Why Is Yo-Yo Ma Devoting So Much Time To Outreach In Chicago?
Jun 27, 2017
Cellist Yo-Yo Ma with members of the Civic Orchestra of Chicago at the Concert for Peace at St. Sabina Church.
Why does the celebrated cellist devote his time and talent to making our city a better place? For Ma, it’s not about the music —— or any art, really. "It’s about people."
He bounds onto the stage with the grace of an athlete and the verve of a motivational speaker. The audience stands, cheering, before the first note sounds. Even if they've never heard him play, they've heard of Yo-Yo Ma. The legendary cellist is headlining the Concert for Peace, a fundraiser for highly at-risk youth, at St. Sabina in Auburn Gresham.
It's Ma's third visit here in four months. The concert is his latest effort to help make Chicago a better educated, less violent city. For seven years, as the Judson & Joyce Green creative consultant at Chicago Symphony Orchestra, Ma has traveled to the city five times a year, collaborating and performing with musicians from the CSO and Civic Orchestra of Chicago, and with students at music schools.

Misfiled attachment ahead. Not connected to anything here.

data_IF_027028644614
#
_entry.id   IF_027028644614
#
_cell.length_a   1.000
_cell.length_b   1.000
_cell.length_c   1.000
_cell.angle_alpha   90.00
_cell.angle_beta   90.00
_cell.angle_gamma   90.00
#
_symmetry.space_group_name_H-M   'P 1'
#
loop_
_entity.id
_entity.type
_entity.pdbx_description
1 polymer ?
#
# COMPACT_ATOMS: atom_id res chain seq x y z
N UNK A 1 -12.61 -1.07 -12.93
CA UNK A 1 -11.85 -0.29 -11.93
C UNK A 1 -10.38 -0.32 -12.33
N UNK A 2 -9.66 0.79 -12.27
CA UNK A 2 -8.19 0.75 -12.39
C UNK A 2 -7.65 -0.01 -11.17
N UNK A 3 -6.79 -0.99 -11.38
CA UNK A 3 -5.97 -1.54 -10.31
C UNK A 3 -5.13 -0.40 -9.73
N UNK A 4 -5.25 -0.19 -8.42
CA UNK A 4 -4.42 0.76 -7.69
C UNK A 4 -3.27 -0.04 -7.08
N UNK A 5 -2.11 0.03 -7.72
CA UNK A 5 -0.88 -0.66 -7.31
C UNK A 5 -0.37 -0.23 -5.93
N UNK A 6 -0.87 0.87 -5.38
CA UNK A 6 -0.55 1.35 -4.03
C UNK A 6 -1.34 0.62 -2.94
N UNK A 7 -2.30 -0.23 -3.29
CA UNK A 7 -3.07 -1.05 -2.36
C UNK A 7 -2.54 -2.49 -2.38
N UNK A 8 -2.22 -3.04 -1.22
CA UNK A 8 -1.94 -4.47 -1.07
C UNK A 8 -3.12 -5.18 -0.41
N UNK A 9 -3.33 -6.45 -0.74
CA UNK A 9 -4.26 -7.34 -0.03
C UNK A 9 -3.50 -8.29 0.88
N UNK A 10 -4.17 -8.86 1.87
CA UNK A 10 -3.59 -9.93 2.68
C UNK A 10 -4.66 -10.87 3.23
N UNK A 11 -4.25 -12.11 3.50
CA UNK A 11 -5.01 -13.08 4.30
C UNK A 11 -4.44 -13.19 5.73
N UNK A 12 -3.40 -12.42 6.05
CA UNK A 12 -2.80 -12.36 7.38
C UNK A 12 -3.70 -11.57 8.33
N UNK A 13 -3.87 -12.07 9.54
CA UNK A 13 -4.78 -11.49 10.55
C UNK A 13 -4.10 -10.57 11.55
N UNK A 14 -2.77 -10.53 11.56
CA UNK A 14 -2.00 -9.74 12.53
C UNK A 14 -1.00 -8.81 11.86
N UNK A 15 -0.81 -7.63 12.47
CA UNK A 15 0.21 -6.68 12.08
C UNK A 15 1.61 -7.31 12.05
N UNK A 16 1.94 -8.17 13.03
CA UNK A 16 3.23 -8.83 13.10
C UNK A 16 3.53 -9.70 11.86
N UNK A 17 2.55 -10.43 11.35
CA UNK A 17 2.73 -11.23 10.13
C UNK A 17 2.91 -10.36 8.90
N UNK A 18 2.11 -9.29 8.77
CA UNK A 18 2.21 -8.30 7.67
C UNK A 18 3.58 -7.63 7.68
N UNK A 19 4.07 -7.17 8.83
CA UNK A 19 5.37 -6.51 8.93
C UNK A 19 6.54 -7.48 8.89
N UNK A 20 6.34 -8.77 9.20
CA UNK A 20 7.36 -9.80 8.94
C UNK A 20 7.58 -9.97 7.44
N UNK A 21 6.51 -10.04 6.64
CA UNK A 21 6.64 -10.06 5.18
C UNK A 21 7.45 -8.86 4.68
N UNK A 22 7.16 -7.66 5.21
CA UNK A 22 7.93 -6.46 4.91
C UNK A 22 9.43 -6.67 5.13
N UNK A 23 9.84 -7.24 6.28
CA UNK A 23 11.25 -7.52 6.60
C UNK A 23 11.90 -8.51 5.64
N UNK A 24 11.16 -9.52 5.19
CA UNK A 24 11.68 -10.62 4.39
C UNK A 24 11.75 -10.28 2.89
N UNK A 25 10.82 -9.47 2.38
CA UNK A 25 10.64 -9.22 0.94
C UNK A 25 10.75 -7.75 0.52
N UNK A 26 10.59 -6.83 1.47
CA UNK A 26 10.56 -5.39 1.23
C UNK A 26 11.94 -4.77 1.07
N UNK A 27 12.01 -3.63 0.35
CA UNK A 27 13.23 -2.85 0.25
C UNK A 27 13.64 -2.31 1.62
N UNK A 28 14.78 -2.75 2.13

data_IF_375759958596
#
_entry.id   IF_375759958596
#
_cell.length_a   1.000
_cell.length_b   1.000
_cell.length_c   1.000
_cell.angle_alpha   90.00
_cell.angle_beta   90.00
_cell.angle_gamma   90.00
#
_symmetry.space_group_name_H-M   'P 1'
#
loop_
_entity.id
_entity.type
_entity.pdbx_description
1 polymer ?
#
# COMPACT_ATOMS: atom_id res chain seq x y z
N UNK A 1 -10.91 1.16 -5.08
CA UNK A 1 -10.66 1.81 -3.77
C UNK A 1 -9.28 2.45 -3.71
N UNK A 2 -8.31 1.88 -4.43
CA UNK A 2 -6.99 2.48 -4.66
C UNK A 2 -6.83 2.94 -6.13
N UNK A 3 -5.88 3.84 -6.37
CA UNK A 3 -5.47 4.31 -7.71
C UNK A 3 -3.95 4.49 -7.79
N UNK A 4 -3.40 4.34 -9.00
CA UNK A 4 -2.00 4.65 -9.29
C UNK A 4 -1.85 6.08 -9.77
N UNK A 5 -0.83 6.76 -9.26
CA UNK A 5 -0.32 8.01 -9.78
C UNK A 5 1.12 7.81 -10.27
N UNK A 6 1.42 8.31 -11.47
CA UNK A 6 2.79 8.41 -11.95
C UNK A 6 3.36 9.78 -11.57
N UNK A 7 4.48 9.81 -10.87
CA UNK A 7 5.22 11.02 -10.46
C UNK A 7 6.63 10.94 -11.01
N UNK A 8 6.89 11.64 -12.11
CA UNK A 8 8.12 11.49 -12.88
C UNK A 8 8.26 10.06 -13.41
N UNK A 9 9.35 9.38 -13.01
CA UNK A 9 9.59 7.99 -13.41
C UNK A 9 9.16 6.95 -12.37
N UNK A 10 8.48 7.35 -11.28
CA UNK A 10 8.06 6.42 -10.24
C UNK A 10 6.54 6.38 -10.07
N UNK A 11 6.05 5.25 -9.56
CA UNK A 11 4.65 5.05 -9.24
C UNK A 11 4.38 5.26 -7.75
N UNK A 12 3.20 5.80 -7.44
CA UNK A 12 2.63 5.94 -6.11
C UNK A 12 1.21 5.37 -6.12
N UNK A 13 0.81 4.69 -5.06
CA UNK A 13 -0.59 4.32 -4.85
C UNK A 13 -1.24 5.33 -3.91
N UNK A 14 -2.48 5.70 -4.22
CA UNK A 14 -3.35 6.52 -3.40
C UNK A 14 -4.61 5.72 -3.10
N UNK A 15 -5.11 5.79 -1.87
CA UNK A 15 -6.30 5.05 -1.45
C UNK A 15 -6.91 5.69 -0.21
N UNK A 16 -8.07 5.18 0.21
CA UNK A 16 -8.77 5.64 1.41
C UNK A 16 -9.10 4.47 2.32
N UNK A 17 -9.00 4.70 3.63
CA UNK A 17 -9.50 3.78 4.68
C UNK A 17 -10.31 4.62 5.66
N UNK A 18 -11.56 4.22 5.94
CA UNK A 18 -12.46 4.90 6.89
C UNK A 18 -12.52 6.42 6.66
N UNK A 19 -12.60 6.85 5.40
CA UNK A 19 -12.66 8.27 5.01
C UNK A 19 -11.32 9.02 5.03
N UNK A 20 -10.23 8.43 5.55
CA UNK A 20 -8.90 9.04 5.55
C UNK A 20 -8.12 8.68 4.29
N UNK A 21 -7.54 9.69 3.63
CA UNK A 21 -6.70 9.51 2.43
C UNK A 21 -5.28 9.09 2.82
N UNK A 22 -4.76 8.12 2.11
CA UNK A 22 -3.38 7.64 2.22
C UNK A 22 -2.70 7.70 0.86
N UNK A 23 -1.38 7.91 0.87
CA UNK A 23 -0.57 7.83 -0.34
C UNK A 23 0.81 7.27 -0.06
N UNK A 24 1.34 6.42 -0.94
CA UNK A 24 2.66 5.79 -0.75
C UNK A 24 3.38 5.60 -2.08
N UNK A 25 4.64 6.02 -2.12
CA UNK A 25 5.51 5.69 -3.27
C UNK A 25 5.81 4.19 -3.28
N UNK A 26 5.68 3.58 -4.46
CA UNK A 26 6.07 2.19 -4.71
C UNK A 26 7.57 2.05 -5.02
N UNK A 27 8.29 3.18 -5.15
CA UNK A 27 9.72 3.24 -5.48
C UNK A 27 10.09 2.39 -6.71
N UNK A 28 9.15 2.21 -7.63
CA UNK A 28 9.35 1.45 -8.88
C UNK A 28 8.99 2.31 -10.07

Plenty of big cities need what he offers: a celebrity name, drive, energy and desire to make the world a better place. So why Chicago?
"I love the city," he says during an interview before the St. Sabina concert, presented by the church, Ma and the Negaunee Music Institute at Chicago Symphony Orchestra. "There's a lot of depth, a lot of pride in the way the city operates, and the institutions here are fabulous." Ma says the late Lois Weisberg, former city commissioner of cultural affairs, once pointed out that 100 million people are within 500 miles of Chicago. "I am particularly interested in this third of the country because I think that third has a deep soul, and the soul of the country in many ways stems from what happens here," he says.
It's a thoughtful answer from a musician who studied anthropology at Harvard University. The more immediate answer: citizens being injured or killed by gun violence. "We lost Xavier Joy (a 23-year-old shot in Woodlawn) just a few days ago, and our driver, Chet, told us another person was shot on the Riverwalk last night," says Ma, who counts Chicago nonprofit executive Ra Joy, Xavier's father, as a friend. "I try to say, 'How can I help?' " Ma, 61, takes Chicago's reputation as seriously as if he were born and raised here. "I care about how people talk about Chicago in other cities, countries, states," he says. "We don't want people to think of Chicago as a place that's dangerous."